A fascinating little fungus Gaye, only wish I had them near me. Do you know its distribution? Is it an indigenous species?

How would this fungus handle the dung of native species? Emu dropping may be compatible in size a texture with cow dung, but what the small dryish dropping of macropods?


Anonymous said...

Very cool. The wilted ones look familiar to me, but I can't say I have noticed the mature ones before. Should have kept a more keen eye, did live on a farm for most of my life!


Gaye said...

hello Jack, there is a lot I haven't been able to find out about this species yet. It is found in many countries, but I haven't found any information as to if it native or introduced to Australia, or indeed its distribution throughout Australia.

Interesting questions about the compatibility to native herbivore dung, too. The cow pats I have seen this fungus growing on have all been quite old and very dry. I'll be taking particular notice of kangaroo and emu droppings when I encounter them from now on.

When I first found this fungus while wandering the paddock adjoining my backyard, I was very intrigued, and still am.

I'll update the blog entry when I do find out more particulars and have more sightings.

Thank you for your interest.


Gaye said...

hello Evan, thank you for your interest.

Even if we are interested in nature from a young age, I think as we mature we tend to take more notice of the details, ask more questions, and are more enthusiastic about learning.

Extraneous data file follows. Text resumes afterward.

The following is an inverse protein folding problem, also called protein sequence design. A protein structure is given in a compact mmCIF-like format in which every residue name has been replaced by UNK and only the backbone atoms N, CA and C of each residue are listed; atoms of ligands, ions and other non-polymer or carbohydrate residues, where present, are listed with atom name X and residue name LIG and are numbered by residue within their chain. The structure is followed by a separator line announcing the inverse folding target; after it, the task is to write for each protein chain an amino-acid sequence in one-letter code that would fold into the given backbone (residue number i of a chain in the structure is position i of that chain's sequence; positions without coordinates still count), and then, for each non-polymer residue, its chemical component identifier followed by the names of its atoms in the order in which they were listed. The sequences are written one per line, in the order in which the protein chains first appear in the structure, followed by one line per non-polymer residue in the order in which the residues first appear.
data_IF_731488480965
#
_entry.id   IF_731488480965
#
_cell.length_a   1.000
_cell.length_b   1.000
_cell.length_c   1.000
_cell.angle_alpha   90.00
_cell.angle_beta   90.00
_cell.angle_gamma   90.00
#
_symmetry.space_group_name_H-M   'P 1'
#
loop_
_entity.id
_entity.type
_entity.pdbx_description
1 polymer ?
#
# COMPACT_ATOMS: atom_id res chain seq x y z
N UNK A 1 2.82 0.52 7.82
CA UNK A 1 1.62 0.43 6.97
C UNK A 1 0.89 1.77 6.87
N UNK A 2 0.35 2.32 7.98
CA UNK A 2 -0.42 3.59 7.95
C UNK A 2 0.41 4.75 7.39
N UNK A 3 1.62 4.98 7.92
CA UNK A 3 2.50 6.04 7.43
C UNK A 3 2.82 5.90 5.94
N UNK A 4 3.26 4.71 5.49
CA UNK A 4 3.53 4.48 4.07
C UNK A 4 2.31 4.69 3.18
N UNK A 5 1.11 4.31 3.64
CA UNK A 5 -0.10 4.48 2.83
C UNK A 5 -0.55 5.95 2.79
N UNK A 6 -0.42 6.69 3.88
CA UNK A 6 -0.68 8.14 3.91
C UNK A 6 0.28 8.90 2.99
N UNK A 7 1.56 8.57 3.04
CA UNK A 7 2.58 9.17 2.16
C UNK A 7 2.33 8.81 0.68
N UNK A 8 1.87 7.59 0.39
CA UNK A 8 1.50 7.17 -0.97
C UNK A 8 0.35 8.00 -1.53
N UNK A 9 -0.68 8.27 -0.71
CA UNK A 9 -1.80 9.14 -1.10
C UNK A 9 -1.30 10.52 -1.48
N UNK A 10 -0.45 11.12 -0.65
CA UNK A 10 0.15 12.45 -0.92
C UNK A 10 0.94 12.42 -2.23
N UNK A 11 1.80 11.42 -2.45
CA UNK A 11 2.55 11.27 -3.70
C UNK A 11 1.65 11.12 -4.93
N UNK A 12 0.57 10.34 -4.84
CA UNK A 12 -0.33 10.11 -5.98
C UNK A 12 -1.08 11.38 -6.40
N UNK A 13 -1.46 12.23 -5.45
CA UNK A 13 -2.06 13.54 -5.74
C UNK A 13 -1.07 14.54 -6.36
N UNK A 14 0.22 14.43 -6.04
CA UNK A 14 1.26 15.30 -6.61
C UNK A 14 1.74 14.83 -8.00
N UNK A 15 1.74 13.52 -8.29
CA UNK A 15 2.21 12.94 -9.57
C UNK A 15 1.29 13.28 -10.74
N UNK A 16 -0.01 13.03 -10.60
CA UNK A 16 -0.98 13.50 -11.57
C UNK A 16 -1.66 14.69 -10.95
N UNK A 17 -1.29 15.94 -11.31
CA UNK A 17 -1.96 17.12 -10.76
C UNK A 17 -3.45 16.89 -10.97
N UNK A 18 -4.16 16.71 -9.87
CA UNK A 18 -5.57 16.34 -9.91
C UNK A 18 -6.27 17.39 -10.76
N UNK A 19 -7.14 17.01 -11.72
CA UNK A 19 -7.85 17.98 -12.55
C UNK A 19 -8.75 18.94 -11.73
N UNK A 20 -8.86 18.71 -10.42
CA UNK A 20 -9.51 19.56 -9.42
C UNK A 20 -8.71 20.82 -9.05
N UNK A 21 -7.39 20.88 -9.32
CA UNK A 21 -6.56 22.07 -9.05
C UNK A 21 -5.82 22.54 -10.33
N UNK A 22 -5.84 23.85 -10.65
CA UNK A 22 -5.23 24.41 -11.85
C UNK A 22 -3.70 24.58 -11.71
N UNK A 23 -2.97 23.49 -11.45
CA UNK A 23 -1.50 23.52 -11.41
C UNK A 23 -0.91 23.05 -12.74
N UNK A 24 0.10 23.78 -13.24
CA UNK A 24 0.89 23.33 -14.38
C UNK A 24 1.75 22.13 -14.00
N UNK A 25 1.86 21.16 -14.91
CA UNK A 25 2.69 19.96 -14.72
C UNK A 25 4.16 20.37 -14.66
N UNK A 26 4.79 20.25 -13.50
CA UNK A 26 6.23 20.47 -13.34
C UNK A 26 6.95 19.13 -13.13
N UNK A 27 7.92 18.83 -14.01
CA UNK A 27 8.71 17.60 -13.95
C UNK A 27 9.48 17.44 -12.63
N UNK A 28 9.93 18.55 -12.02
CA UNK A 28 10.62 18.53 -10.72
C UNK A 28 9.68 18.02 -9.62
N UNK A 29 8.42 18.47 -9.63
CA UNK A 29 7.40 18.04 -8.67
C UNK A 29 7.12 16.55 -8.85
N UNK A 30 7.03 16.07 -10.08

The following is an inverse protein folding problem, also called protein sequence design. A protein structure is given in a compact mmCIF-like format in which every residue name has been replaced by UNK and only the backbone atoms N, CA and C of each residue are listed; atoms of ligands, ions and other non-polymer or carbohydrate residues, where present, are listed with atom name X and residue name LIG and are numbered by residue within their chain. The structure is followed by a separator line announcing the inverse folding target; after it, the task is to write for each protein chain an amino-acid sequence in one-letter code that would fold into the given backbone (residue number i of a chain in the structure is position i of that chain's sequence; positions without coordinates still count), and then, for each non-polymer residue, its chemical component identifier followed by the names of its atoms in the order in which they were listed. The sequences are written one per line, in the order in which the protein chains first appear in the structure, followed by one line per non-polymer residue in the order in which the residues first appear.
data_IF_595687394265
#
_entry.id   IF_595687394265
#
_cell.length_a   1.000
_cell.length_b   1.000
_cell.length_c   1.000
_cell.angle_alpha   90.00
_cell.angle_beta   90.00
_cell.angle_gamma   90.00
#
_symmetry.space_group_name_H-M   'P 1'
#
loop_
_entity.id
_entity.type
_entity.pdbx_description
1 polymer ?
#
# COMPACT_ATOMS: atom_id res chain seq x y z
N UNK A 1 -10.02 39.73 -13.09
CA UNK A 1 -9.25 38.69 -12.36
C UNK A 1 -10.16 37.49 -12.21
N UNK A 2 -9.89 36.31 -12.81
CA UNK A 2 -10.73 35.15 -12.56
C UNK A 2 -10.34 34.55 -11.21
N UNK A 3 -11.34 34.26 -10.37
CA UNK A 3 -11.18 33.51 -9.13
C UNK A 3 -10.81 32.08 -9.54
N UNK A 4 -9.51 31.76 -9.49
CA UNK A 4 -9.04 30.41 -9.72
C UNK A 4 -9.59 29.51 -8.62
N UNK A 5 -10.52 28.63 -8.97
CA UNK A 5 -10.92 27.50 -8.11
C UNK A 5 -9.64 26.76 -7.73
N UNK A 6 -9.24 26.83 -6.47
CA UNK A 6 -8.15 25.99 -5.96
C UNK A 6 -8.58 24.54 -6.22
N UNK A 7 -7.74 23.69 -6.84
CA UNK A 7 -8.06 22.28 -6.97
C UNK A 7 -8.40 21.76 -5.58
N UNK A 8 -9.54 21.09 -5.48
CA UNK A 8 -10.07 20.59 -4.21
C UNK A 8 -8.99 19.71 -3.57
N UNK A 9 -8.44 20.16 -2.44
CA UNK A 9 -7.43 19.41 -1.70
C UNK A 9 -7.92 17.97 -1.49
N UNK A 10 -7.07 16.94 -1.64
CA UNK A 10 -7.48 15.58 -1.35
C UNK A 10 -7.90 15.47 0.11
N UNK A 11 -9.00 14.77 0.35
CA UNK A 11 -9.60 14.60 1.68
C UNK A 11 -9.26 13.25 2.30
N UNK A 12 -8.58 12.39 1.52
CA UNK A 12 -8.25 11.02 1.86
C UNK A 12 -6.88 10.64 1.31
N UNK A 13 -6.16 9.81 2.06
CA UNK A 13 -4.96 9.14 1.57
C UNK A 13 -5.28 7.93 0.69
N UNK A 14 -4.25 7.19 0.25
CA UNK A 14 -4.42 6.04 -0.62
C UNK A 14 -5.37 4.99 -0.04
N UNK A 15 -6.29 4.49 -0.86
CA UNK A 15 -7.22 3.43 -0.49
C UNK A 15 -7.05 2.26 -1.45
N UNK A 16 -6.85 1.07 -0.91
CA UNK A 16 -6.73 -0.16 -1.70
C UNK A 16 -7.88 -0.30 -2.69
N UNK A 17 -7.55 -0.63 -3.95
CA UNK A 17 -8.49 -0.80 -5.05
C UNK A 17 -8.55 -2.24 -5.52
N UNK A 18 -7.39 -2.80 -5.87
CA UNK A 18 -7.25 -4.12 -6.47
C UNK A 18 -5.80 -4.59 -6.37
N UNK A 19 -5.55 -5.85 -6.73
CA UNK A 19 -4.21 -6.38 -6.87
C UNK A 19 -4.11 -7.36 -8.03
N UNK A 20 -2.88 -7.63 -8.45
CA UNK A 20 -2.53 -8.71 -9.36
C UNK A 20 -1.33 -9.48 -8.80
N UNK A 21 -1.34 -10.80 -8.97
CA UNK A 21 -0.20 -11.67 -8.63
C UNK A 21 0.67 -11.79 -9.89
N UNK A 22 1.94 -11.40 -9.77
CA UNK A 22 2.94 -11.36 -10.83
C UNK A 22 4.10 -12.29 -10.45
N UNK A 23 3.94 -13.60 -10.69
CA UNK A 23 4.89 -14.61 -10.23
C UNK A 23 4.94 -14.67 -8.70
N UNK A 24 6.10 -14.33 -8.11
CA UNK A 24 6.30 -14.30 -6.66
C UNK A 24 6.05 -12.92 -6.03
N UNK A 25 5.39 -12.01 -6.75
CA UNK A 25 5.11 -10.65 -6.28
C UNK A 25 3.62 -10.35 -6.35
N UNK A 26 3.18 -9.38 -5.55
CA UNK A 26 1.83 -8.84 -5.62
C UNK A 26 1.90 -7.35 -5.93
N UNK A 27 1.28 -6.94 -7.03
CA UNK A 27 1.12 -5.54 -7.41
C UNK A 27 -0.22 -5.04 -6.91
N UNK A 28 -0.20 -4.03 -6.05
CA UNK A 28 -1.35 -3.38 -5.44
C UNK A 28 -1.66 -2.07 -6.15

I know this is true of me, anyhow. I also lived on a dairy farm for many years, but obviously didn't take full advantage of the opportunity to discover details around me - could have had something to do with working and raising a family too :) Having time at my disposal now in middle-age is a luxury that I really appreciate.


Anonymous said...

Hi Gaye -

I've linked to your blog from my own (http://kipili.com/?p=72) under your interesting post on Cyathus. I've posted a photo of a similar species in Sydney (which may be the same).

Cheers -

Gaye said...

hi David,

I'm pleased you found my blog (presumably by searching Google?).

The Birds Nest Fungi are certainly odd and interesting little things. I have them coming up in a mulched garden too, but mainly find them growing from cow pats in a grazing paddock.

I agree that your species is probably the same as I have featured in my blog entry that you have linked to - ie Cyathus stercoreus. The features of slightly shaggy exterior and smooth and unridged interior, along with slate-grey peridioles all point to this species.

Recently I have found two more species which I haven't spent much time attempting to identify yet, but will. One has brown peridioles, and the other has cream.

I like your blog and will check it out at length.


Unknown said...

Hi Gaye,

I found a couple of these odd little fellows beneath my basil this morning and some research has brought me to your blog.

I felt obliged to let you know I am living in Townsville, North Qld. It appears our little friends have quite a reach considering at one stage they were tethered to the mother pod. Good for them.